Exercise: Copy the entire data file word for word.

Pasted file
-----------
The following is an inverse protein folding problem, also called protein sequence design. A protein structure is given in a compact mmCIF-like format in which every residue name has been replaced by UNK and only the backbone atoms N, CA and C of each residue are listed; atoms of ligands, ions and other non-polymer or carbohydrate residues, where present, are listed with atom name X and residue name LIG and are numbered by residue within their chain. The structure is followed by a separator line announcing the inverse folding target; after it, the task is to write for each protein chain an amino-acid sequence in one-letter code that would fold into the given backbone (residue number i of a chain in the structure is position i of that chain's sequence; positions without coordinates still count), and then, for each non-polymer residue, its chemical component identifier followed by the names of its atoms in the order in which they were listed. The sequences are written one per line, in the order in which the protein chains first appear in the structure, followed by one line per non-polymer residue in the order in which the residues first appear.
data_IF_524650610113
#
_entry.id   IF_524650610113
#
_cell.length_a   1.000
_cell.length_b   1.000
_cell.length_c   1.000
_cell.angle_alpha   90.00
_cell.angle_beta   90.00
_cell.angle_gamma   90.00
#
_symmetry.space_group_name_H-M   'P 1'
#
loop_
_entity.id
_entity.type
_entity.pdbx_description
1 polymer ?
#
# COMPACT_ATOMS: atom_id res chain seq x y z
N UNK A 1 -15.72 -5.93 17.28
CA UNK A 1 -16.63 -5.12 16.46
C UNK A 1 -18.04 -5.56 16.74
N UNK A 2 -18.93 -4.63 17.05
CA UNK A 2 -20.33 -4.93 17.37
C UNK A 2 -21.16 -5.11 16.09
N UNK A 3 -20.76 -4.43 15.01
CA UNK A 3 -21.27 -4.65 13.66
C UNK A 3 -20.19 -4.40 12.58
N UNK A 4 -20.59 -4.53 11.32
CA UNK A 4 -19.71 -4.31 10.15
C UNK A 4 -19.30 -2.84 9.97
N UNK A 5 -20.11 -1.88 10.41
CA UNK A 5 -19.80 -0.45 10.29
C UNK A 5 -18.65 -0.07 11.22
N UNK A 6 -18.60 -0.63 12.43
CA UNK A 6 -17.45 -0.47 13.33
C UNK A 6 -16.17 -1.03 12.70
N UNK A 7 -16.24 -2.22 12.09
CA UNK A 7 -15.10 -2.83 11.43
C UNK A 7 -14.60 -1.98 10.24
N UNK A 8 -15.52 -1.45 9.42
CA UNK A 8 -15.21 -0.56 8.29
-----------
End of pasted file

The following is an inverse protein folding problem, also called protein sequence design. A protein structure is given in a compact mmCIF-like format in which every residue name has been replaced by UNK and only the backbone atoms N, CA and C of each residue are listed; atoms of ligands, ions and other non-polymer or carbohydrate residues, where present, are listed with atom name X and residue name LIG and are numbered by residue within their chain. The structure is followed by a separator line announcing the inverse folding target; after it, the task is to write for each protein chain an amino-acid sequence in one-letter code that would fold into the given backbone (residue number i of a chain in the structure is position i of that chain's sequence; positions without coordinates still count), and then, for each non-polymer residue, its chemical component identifier followed by the names of its atoms in the order in which they were listed. The sequences are written one per line, in the order in which the protein chains first appear in the structure, followed by one line per non-polymer residue in the order in which the residues first appear.
data_IF_524650610113
#
_entry.id   IF_524650610113
#
_cell.length_a   1.000
_cell.length_b   1.000
_cell.length_c   1.000
_cell.angle_alpha   90.00
_cell.angle_beta   90.00
_cell.angle_gamma   90.00
#
_symmetry.space_group_name_H-M   'P 1'
#
loop_
_entity.id
_entity.type
_entity.pdbx_description
1 polymer ?
#
# COMPACT_ATOMS: atom_id res chain seq x y z
N UNK A 1 -15.72 -5.93 17.28
CA UNK A 1 -16.63 -5.12 16.46
C UNK A 1 -18.04 -5.56 16.74
N UNK A 2 -18.93 -4.63 17.05
CA UNK A 2 -20.33 -4.93 17.37
C UNK A 2 -21.16 -5.11 16.09
N UNK A 3 -20.76 -4.43 15.01
CA UNK A 3 -21.27 -4.65 13.66
C UNK A 3 -20.19 -4.40 12.58
N UNK A 4 -20.59 -4.53 11.32
CA UNK A 4 -19.71 -4.31 10.15
C UNK A 4 -19.30 -2.84 9.97
N UNK A 5 -20.11 -1.88 10.41
CA UNK A 5 -19.80 -0.45 10.29
C UNK A 5 -18.65 -0.07 11.22
N UNK A 6 -18.60 -0.63 12.43
CA UNK A 6 -17.45 -0.47 13.33
C UNK A 6 -16.17 -1.03 12.70
N UNK A 7 -16.24 -2.22 12.09
CA UNK A 7 -15.10 -2.83 11.43
C UNK A 7 -14.60 -1.98 10.24
N UNK A 8 -15.52 -1.45 9.42
CA UNK A 8 -15.21 -0.56 8.29